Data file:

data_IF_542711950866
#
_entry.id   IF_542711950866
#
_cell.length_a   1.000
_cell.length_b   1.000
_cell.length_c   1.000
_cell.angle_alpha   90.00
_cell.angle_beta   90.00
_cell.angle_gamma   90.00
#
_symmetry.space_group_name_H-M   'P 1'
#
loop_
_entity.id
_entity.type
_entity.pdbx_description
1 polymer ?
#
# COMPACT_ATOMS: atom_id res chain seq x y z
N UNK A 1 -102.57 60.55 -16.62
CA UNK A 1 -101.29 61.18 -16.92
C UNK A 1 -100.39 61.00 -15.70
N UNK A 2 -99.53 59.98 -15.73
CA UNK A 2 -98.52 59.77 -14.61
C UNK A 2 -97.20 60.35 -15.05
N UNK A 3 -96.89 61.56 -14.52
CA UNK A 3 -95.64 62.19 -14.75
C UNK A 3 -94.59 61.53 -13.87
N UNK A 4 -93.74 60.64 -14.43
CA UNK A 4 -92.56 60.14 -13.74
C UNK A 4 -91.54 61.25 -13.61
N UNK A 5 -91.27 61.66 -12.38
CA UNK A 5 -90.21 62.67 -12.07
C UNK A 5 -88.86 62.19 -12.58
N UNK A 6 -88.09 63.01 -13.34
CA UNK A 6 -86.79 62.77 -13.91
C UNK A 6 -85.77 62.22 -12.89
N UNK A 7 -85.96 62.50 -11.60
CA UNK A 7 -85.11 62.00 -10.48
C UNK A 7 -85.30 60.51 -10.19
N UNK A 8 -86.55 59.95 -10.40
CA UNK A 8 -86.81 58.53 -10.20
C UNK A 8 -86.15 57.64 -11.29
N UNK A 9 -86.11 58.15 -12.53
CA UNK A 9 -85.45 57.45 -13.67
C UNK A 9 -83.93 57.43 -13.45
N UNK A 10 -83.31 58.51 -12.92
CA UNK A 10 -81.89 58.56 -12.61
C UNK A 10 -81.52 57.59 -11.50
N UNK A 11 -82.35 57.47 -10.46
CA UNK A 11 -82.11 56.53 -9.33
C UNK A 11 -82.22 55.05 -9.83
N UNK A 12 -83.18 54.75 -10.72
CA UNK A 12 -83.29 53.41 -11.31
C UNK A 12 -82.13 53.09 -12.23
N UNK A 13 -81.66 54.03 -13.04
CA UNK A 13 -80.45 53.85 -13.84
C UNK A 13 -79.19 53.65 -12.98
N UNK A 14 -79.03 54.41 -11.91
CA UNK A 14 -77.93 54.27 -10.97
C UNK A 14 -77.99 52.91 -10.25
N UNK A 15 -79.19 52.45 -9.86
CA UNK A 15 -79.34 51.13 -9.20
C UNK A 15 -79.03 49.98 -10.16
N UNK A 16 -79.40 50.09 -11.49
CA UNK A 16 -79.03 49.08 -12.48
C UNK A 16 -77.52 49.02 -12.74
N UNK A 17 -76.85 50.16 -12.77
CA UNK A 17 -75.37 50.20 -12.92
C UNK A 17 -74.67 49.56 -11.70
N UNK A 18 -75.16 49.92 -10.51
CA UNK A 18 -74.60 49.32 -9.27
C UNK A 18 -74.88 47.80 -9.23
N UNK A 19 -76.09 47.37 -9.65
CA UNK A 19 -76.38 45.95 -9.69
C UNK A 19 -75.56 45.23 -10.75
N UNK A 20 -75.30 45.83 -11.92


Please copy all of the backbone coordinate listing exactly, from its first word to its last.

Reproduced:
data_IF_542711950866
#
_entry.id   IF_542711950866
#
_cell.length_a   1.000
_cell.length_b   1.000
_cell.length_c   1.000
_cell.angle_alpha   90.00
_cell.angle_beta   90.00
_cell.angle_gamma   90.00
#
_symmetry.space_group_name_H-M   'P 1'
#
loop_
_entity.id
_entity.type
_entity.pdbx_description
1 polymer ?
#
# COMPACT_ATOMS: atom_id res chain seq x y z
N UNK A 1 -102.57 60.55 -16.62
CA UNK A 1 -101.29 61.18 -16.92
C UNK A 1 -100.39 61.00 -15.70
N UNK A 2 -99.53 59.98 -15.73
CA UNK A 2 -98.52 59.77 -14.61
C UNK A 2 -97.20 60.35 -15.05
N UNK A 3 -96.89 61.56 -14.52
CA UNK A 3 -95.64 62.19 -14.75
C UNK A 3 -94.59 61.53 -13.87
N UNK A 4 -93.74 60.64 -14.43
CA UNK A 4 -92.56 60.14 -13.74
C UNK A 4 -91.54 61.25 -13.61
N UNK A 5 -91.27 61.66 -12.38
CA UNK A 5 -90.21 62.67 -12.07
C UNK A 5 -88.86 62.19 -12.58
N UNK A 6 -88.09 63.01 -13.34
CA UNK A 6 -86.79 62.77 -13.91
C UNK A 6 -85.77 62.22 -12.89
N UNK A 7 -85.96 62.50 -11.60
CA UNK A 7 -85.11 62.00 -10.48
C UNK A 7 -85.30 60.51 -10.19
N UNK A 8 -86.55 59.95 -10.40
CA UNK A 8 -86.81 58.53 -10.20
C UNK A 8 -86.15 57.64 -11.29
N UNK A 9 -86.11 58.15 -12.53
CA UNK A 9 -85.45 57.45 -13.67
C UNK A 9 -83.93 57.43 -13.45
N UNK A 10 -83.31 58.51 -12.92
CA UNK A 10 -81.89 58.56 -12.61
C UNK A 10 -81.52 57.59 -11.50
N UNK A 11 -82.35 57.47 -10.46
CA UNK A 11 -82.11 56.53 -9.33
C UNK A 11 -82.22 55.05 -9.83
N UNK A 12 -83.18 54.75 -10.72
CA UNK A 12 -83.29 53.41 -11.31
C UNK A 12 -82.13 53.09 -12.23
N UNK A 13 -81.66 54.03 -13.04
CA UNK A 13 -80.45 53.85 -13.84
C UNK A 13 -79.19 53.65 -12.98
N UNK A 14 -79.03 54.41 -11.91
CA UNK A 14 -77.93 54.27 -10.97
C UNK A 14 -77.99 52.91 -10.25
N UNK A 15 -79.19 52.45 -9.86
CA UNK A 15 -79.34 51.13 -9.20
C UNK A 15 -79.03 49.98 -10.16
N UNK A 16 -79.40 50.09 -11.49
CA UNK A 16 -79.03 49.08 -12.48
C UNK A 16 -77.52 49.02 -12.74
N UNK A 17 -76.85 50.16 -12.77
CA UNK A 17 -75.37 50.20 -12.92
C UNK A 17 -74.67 49.56 -11.70
N UNK A 18 -75.16 49.92 -10.51
CA UNK A 18 -74.60 49.32 -9.27
C UNK A 18 -74.88 47.80 -9.23
N UNK A 19 -76.09 47.37 -9.65
CA UNK A 19 -76.38 45.95 -9.69
C UNK A 19 -75.56 45.23 -10.75
N UNK A 20 -75.30 45.83 -11.92